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Colne Point

652ac/264ha  SSSI, NNR, SPA

Grid ref: TM 108 125 (click for o/s map)

Updated 25/08/2014

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This large and important Essex Wildlife Trust reserve at the mouth of the Colne Estuary consists of a shingle ridge enclosing a considerable area of saltmarsh, through which Ray Creek flows. At the end of the 19th century a much larger area of shingle and sand stretched between Walton-on-the-Naze and St Osyth but has now mostly been developed by the holiday industry.

The reserve is rich in plants and animals, including many that are rare nationally or locally. The saltmarsh is a typical example of the habitat in Essex and supports golden samphire and small cord-grass (both nationally scarce) as well as sea wormwood, sea lavender and thrift. The shingle and sand ridge has many attractive plants which are now highly localised, such as sea holly, sea bindweed, sea spurge, yellow horned-poppy and sea kale. Nationally scarce species include sea heath, dune fescue, curved hard-grass, sea barley and rock sea-lavender. The stands of shrubby seablite are some of the best on the east coast.

The exposed mudflats, shell banks and shingle pools provide a feeding ground for large numbers of waders that arrive in autumn and winter. Colne Point is on a major migration route and, in autumn when the weather conditions are right, birds constantly stream through the reserve. Birds of prey are seen frequently, particularly at migration times. The saltmarsh is used as a winter feeding ground by brent geese and various ducks, with grebes and divers offshore. In summer there is a small nesting colony of little terns on the shingle, along with oystercatchers and ringed plovers. Other breeding birds include redshank, skylark, reed bunting and linnet.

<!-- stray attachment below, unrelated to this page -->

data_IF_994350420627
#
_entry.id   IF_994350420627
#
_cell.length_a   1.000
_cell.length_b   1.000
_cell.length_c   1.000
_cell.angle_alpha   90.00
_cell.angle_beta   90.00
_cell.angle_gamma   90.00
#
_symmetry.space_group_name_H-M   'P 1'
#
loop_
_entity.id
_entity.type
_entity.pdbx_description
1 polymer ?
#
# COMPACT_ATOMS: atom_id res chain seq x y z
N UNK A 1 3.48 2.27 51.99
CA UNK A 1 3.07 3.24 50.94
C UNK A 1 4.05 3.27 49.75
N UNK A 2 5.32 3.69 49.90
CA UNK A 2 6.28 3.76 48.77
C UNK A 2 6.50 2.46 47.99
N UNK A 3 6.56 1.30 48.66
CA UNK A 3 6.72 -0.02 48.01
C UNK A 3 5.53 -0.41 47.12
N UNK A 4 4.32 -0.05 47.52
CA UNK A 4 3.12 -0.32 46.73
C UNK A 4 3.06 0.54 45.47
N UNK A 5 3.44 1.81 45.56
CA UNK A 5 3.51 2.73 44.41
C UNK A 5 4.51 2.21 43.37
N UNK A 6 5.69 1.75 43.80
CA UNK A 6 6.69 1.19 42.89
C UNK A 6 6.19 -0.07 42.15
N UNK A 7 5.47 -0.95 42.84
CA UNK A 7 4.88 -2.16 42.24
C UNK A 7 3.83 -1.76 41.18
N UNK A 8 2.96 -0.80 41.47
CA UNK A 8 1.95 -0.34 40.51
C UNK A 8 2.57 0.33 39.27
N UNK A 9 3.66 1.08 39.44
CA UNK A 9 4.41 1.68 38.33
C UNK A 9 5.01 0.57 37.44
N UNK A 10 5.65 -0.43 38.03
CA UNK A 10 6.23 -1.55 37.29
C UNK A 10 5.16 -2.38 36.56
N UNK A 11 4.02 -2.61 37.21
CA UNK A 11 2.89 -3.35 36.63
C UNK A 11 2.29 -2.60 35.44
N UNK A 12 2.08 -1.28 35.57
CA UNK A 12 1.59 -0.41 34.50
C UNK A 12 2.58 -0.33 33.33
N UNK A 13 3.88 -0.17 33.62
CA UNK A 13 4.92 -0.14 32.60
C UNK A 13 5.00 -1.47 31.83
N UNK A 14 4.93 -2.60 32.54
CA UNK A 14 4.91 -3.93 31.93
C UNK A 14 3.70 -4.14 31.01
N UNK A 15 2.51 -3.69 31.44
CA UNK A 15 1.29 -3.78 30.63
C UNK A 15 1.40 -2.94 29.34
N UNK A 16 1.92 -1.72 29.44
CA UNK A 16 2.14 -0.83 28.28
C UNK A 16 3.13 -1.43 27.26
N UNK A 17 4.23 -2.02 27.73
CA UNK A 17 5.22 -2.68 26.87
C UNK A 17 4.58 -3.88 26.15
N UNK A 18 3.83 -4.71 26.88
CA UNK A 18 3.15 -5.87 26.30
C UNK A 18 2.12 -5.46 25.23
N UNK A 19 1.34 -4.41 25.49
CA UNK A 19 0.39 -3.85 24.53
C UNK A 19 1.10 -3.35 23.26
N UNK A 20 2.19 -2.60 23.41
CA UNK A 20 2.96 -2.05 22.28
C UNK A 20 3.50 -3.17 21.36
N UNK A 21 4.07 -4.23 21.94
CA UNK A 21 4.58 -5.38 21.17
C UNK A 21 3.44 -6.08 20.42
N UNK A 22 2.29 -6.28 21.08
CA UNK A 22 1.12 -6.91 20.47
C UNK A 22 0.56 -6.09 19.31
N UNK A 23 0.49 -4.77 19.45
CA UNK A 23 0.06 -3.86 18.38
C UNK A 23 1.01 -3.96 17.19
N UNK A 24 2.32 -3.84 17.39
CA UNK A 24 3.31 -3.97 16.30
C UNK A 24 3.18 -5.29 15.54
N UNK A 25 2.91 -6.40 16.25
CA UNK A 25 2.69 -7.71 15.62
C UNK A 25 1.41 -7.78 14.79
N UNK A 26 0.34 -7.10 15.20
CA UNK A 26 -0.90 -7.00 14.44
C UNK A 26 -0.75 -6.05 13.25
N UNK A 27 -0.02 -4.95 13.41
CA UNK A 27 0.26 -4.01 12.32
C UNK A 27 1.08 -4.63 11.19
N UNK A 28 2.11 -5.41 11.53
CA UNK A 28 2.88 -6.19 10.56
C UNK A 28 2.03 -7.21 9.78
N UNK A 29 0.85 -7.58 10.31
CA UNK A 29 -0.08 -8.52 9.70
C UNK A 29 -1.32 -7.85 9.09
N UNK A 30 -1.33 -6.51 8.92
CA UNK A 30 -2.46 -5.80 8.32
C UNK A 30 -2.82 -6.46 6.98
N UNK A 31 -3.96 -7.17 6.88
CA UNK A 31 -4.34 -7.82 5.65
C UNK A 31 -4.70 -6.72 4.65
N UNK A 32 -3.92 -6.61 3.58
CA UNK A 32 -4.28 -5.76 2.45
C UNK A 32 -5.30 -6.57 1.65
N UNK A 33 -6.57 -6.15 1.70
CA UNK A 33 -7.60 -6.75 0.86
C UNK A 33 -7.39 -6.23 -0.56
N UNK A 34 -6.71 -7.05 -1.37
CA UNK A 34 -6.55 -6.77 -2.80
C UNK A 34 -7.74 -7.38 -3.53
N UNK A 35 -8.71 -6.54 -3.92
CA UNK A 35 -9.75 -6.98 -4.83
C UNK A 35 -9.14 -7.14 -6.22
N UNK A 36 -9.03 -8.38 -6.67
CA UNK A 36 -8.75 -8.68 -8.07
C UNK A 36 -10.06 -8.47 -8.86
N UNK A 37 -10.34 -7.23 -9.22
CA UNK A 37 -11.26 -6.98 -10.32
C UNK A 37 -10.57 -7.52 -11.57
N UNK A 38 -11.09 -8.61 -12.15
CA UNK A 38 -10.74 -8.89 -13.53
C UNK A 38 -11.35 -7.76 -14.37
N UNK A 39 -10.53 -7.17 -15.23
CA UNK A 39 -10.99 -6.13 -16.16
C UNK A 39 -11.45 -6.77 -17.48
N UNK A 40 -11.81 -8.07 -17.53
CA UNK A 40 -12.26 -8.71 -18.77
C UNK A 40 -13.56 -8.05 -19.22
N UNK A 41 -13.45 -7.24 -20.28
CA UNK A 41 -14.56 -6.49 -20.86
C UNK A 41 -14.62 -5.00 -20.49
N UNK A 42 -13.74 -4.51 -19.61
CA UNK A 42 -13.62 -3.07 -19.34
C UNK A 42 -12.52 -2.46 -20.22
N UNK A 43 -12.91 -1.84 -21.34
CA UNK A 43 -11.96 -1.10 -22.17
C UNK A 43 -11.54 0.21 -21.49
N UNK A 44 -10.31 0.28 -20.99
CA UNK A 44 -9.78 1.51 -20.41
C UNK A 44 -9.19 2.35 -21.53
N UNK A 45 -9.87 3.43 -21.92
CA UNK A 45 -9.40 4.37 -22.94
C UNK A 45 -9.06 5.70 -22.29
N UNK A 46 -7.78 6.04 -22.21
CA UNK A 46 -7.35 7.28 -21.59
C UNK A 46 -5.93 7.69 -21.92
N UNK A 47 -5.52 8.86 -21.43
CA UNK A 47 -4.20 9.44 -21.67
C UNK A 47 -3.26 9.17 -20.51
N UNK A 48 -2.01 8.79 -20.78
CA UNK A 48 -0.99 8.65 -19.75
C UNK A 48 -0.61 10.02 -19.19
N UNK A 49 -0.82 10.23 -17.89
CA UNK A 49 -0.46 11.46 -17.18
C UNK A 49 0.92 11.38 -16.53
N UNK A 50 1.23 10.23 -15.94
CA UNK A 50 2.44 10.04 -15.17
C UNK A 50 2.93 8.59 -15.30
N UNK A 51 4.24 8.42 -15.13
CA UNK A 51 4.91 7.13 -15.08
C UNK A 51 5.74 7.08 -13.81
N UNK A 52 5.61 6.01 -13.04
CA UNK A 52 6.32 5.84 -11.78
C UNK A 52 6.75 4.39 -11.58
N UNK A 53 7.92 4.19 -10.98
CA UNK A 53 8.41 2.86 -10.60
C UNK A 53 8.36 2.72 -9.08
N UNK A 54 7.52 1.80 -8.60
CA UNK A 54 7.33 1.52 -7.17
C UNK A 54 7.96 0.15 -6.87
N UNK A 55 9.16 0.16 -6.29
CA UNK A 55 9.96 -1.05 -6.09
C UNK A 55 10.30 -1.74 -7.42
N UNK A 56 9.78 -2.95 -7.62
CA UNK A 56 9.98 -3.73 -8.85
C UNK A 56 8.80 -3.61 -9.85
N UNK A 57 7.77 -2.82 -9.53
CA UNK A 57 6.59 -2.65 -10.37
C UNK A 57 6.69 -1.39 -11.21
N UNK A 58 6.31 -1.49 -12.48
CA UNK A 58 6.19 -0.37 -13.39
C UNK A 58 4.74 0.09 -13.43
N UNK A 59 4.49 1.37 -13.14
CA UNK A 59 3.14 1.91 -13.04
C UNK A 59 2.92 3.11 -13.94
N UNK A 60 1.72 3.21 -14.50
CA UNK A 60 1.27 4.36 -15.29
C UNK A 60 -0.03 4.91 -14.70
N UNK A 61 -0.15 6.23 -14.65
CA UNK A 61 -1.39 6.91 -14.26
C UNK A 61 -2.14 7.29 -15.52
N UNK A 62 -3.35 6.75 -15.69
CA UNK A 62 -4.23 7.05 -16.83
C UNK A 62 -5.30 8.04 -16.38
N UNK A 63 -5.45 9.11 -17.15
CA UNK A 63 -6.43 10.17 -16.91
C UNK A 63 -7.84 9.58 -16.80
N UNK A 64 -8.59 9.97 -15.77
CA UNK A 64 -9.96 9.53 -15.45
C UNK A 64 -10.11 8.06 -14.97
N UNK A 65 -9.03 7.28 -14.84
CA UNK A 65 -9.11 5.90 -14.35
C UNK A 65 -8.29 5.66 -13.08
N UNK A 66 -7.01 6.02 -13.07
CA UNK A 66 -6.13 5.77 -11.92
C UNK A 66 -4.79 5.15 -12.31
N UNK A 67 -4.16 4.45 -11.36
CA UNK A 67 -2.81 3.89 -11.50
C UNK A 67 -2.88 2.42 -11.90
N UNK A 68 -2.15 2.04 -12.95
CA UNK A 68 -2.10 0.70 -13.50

The reserve is important as well for its invertebrates, with particularly good numbers of spiders, beetles and moths. A variety of solitary bees and wasps find the sandy substrate ideal for nesting. Many of these invertebrates are rare, nationally or locally, and a number of Red Data Book species (the rarest of the rare) are present


Access via the road running to Lee Wick Farm from St Osyth. A car parking space is provided just inside the reserve on the seaward side of the sea wall, but is liable to flood at very high tides. Please use the car park and do not drive along the track past the chalets which the Trust does not own. Please drive slowly and leave all gates as you find them.

Except for Essex Wildlife Trust members access is by day permit only, available from Trust HQ (01621 862960).

Migration periods for birds; summer for saltmarsh plants and insects.

Dogs not permitted.

During the breeding season (March to September) please walk below the last high tide mark as eggs and chicks are extremely difficult to see and are easily trampled. At high tides various parts of the reserve can be flooded for some time, including around the car park and either end of the footbridge (the only access to the main part of the reserve, so consult a tide table before you visit. Wear wellingtons or waterproof boots as it may be muddy, or even necessary to wade, at any time of the year.

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